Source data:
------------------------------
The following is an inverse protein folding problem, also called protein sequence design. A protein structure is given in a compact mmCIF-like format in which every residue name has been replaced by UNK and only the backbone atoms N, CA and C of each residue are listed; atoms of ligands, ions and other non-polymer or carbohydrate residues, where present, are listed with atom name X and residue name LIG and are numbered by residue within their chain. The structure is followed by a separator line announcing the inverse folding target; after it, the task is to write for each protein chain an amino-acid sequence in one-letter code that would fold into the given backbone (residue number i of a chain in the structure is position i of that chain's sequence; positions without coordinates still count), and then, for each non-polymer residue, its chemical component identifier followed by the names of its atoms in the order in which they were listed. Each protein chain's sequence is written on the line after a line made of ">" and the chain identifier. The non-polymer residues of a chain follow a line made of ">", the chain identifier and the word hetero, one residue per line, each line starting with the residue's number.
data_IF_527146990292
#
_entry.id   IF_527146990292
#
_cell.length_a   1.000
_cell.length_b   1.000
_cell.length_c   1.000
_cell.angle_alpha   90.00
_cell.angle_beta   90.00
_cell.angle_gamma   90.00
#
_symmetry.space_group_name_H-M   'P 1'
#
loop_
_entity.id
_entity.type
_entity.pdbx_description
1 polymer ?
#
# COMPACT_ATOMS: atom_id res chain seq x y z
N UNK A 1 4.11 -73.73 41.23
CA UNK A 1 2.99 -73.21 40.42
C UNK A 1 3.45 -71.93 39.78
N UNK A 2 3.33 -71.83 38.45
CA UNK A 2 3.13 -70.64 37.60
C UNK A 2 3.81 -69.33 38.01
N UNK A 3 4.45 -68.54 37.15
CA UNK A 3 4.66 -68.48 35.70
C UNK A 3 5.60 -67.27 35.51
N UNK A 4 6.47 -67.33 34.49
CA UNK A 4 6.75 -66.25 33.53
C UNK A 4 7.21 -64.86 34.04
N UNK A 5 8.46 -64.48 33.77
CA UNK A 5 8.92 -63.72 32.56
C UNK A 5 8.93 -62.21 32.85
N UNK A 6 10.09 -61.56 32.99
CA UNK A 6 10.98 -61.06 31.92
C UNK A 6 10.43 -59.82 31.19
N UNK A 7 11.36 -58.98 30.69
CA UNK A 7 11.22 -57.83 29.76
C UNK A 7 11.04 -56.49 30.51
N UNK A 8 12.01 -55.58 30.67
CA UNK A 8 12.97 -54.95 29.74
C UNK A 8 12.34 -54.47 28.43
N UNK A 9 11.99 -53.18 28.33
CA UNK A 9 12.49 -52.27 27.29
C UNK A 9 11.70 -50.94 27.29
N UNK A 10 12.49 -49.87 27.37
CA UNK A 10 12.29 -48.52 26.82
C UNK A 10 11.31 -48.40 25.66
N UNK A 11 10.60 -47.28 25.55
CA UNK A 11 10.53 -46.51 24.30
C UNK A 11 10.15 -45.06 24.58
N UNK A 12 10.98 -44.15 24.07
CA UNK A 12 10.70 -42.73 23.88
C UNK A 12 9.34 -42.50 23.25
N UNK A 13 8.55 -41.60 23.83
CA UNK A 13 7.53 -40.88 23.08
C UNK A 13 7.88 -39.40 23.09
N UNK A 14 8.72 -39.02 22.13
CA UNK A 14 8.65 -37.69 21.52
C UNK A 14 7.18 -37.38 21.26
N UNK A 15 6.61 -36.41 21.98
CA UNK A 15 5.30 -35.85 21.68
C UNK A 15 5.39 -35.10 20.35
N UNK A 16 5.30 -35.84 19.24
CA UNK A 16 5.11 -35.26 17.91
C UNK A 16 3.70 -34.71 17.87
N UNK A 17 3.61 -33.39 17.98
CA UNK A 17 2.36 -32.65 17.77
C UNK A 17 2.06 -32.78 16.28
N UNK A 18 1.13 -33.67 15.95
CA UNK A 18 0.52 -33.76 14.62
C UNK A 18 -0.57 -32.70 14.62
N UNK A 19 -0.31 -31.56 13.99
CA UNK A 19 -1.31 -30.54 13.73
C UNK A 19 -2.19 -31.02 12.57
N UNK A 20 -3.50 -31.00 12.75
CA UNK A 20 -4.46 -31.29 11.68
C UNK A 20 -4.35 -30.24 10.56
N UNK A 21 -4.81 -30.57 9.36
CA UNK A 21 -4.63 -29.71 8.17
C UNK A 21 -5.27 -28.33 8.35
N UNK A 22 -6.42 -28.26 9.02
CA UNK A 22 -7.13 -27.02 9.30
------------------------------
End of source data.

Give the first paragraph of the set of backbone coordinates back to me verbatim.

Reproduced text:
The following is an inverse protein folding problem, also called protein sequence design. A protein structure is given in a compact mmCIF-like format in which every residue name has been replaced by UNK and only the backbone atoms N, CA and C of each residue are listed; atoms of ligands, ions and other non-polymer or carbohydrate residues, where present, are listed with atom name X and residue name LIG and are numbered by residue within their chain. The structure is followed by a separator line announcing the inverse folding target; after it, the task is to write for each protein chain an amino-acid sequence in one-letter code that would fold into the given backbone (residue number i of a chain in the structure is position i of that chain's sequence; positions without coordinates still count), and then, for each non-polymer residue, its chemical component identifier followed by the names of its atoms in the order in which they were listed. Each protein chain's sequence is written on the line after a line made of ">" and the chain identifier. The non-polymer residues of a chain follow a line made of ">", the chain identifier and the word hetero, one residue per line, each line starting with the residue's number.